Reimagining alienation within a relational framework: evidence from the public sector in Ireland and the UK

Edel Conway*, Kathy Monks, Na Fu, Kerstin Alfes, Katie Bailey

*Corresponding author for this work

Research output: Contribution to journalArticlepeer-review

16 Citations (Scopus)

Abstract

This paper provides a counterbalance to the emphasis on positive psychology within recent HRM scholarship by utilizing a relational framework to explore the antecedents and outcomes of alienation. We focus on the associations between relational features of work–prosocial impact, employee voice and role overload–and job satisfaction and emotional exhaustion and explore whether alienation mediates these relationships. Drawing on data from two public sector organizations in Ireland and the UK (n = 1455), our findings show that the relationships between these three work features and job satisfaction are fully mediated by alienation. In the case of emotional exhaustion, our findings indicate that perceptions of the relational elements of prosocial impact and employee voice may give rise to higher levels of exhaustion where employees are alienated. The study’s contribution lies in its identification of alienation as an important mechanism through which relational work features influence well-being. In addition, by drawing on a relational framework utilised within the engagement literature, the study makes a first attempt in drawing alienation into the wider nomological net proffered by the engagement literature. Thus, it provides new insights into the nature and importance of understanding alienation in contemporary workplaces.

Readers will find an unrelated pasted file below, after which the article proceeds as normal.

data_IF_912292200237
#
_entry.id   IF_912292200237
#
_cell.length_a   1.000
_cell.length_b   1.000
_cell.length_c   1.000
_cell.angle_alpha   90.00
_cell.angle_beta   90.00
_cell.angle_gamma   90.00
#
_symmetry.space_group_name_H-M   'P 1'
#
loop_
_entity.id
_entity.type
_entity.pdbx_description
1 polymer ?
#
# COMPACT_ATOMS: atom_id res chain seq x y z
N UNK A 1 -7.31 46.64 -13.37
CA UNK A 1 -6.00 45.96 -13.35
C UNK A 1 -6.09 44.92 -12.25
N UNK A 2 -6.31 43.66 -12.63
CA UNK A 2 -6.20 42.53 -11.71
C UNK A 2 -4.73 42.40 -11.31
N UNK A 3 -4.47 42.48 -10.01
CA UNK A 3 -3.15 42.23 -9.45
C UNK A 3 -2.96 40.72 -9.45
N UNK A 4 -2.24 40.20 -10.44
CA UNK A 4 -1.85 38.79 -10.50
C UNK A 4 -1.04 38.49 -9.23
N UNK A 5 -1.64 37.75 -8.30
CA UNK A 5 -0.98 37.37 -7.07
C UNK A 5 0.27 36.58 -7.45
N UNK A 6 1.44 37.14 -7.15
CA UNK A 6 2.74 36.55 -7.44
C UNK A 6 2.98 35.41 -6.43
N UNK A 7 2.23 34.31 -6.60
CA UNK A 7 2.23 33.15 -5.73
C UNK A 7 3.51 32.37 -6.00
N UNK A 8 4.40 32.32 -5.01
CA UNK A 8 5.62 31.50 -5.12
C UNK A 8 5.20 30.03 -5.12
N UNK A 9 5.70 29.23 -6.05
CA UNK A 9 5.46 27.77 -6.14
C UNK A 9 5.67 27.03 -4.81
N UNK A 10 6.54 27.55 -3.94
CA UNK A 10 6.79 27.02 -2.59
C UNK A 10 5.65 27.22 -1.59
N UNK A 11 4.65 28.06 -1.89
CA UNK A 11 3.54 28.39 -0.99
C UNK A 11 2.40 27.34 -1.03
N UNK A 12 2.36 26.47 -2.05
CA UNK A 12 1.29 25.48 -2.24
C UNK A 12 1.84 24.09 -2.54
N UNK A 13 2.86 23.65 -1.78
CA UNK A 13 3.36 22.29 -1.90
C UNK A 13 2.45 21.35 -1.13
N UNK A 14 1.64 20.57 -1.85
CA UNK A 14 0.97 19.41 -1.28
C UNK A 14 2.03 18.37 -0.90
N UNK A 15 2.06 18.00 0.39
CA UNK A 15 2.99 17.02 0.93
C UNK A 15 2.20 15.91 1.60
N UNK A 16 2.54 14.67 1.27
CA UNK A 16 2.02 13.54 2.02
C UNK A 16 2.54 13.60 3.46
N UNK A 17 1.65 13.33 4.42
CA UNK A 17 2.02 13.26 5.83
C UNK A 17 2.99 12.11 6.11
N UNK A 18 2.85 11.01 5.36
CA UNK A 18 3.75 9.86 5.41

Original languageEnglish
Pages (from-to)2673-2694
Number of pages22
JournalInternational Journal of Human Resource Management
Volume31
Issue number21
Early online date26 Apr 2018
DOIs
Publication statusPublished - 29 Nov 2020
Externally publishedYes

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